Clinical trial data helps in deciding prescriptions and is good for science, but a new study revealed that not many pharmaceutical companies are completely transparent with the development data for their products. The study also found that large companies are much more transparent than smaller ones.
The study, co-authored by Yale researchers and published in The BMJ Open, assessed the data-sharing practices of 42 pharmaceutical companies for clinical trials of 40 novel drugs and 22 biologics which received US Food and Drug Administration approval in 2016 and 2017. They were evaluated with the Good Pharma Scorecard, which consists of transparency measures and a ranking system.
The researchers found that only seven of the 42 companies (17%) entirely met the tool’s standards for transparency and sharing data, with smaller companies being particularly opaque.
“The non-large pharmaceutical companies are dragging down the sector, often failing to meet federal reporting requirements, much less voluntary standards,” said study co-author Jennifer Miller, assistant professor at Yale School of Medicine, founder of Bioethics International.
“The lack of transparency is a problem because access to robust clinical-trial data supports patient care and good science,” she added. “Full transparency allows scientists to learn from previous work and prevents people from being exposed to unnecessary experiments.”
From the late 1990s, requirements for pharmaceutical companies to register and report results from clinical trials have been increasing. However, not all companies fully comply with the rules and industry guidelines vary.
In a smaller 2019 study using the transparency scorecard, 25% of companies fully met the standards, which include registering clinical trials, sharing data and study protocol publicly, and annually reporting requests for data. When given a 30-day window to improve, 33% met the standard.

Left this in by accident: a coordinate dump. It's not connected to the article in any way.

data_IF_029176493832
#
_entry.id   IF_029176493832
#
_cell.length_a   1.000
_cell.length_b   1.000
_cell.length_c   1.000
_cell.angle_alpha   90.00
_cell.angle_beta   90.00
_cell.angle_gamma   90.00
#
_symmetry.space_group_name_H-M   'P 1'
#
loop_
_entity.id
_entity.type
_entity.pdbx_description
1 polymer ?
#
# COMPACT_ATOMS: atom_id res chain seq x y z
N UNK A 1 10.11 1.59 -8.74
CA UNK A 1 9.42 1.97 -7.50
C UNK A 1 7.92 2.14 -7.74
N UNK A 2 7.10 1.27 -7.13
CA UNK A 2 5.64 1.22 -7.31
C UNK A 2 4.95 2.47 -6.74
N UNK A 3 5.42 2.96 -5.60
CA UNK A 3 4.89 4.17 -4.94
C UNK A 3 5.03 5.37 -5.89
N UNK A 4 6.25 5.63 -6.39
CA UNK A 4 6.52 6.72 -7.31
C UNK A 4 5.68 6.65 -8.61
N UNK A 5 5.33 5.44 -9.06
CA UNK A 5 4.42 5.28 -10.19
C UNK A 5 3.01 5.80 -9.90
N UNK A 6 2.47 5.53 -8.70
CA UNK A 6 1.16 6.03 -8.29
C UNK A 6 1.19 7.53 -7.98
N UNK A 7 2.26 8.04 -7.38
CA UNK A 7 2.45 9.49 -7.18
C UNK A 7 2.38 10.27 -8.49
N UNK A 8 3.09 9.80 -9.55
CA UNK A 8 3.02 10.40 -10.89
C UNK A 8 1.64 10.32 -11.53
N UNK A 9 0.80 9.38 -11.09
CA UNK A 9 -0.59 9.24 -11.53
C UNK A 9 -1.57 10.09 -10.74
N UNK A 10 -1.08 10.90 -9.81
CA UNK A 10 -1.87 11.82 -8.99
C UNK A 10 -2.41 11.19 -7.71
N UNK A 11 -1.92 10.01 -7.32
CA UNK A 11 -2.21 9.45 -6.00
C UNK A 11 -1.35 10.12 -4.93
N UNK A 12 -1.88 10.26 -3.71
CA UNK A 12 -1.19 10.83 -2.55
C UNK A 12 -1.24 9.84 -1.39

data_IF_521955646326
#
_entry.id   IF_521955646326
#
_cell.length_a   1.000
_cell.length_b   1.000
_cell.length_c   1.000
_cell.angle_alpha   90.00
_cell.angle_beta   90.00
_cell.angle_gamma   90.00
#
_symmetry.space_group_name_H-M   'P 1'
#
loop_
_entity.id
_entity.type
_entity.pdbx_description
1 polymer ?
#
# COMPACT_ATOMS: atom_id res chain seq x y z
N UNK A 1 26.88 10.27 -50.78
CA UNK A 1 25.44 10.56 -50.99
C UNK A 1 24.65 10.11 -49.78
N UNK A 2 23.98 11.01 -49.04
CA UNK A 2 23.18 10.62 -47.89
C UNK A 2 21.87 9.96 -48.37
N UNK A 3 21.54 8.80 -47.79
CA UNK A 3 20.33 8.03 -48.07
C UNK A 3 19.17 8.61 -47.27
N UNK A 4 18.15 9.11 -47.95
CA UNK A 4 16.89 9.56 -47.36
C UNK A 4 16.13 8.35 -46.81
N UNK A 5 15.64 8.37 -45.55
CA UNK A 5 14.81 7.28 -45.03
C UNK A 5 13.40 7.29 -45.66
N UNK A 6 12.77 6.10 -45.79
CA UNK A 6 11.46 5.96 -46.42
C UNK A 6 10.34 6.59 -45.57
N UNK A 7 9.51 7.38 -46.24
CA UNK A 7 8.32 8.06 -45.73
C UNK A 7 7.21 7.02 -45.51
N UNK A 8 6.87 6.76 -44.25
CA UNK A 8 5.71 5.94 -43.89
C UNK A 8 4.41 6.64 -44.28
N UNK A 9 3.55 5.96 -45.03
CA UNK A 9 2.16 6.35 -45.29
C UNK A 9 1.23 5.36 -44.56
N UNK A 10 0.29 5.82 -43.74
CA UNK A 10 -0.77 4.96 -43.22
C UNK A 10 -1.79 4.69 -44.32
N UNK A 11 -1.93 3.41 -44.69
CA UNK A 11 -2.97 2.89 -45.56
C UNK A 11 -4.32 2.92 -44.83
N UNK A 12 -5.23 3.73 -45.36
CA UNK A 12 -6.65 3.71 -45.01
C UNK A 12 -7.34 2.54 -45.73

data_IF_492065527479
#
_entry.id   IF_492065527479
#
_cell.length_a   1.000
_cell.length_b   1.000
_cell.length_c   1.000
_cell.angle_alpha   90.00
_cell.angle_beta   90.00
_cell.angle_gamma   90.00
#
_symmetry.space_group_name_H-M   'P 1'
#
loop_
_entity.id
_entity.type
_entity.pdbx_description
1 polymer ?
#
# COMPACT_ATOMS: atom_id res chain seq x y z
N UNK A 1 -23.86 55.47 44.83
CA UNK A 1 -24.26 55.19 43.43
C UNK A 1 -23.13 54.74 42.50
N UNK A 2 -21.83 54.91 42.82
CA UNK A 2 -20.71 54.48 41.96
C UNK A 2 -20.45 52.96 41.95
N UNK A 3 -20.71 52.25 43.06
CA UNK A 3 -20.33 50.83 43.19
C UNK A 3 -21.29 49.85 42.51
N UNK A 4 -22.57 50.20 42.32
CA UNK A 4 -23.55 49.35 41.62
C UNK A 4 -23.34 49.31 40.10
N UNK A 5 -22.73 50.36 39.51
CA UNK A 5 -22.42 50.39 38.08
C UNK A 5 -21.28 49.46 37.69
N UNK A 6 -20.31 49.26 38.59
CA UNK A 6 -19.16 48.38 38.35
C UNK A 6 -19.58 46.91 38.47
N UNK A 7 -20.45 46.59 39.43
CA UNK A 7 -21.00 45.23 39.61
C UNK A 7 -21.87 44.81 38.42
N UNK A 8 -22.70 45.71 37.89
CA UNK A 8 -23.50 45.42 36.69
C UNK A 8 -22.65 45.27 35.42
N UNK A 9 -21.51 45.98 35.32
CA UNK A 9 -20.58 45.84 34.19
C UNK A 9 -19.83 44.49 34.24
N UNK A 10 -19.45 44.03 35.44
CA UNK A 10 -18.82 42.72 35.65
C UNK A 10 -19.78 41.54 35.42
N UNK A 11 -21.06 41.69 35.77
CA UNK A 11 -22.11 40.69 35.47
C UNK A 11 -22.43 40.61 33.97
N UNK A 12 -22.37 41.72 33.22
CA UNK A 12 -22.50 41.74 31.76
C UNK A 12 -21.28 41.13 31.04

For the latest study, the researchers also included biologics and smaller companies. While 17% of companies had perfect scores, 58% of the companies assessed had publicly available results for all patient trials, 42% complied with federal reporting laws, and 26% met the scorecard’s data-sharing measure.
Non-large companies were less responsive than large companies when offered the 30-day window to fix errors and improve data-sharing practices. Four companies used the window to improve data-sharing procedures
“It’s not surprising that non-large companies lag behind large as they may have fewer resources and smaller staffs with less compliance experience,” Miller said. “Our findings suggest that large companies may benefit from reviewing the transparency procedures of smaller companies before partnerships, mergers, and acquisitions so they don’t inherit any deficiencies.”
The researchers did notice improvements among large companies between the 2019 study and the latest one. For example, the median data-sharing score for large companies increased from 80% for drugs approved in 2015 to 100% for products approved in 2017.
Source: Yale University
Journal information: Clinical trial transparency and data sharing among biopharmaceutical companies and the role of company size, location and product type: a cross-sectional descriptive analysis, BMJ Open (2021). DOI: 10.5061/dryad.r2280gbdb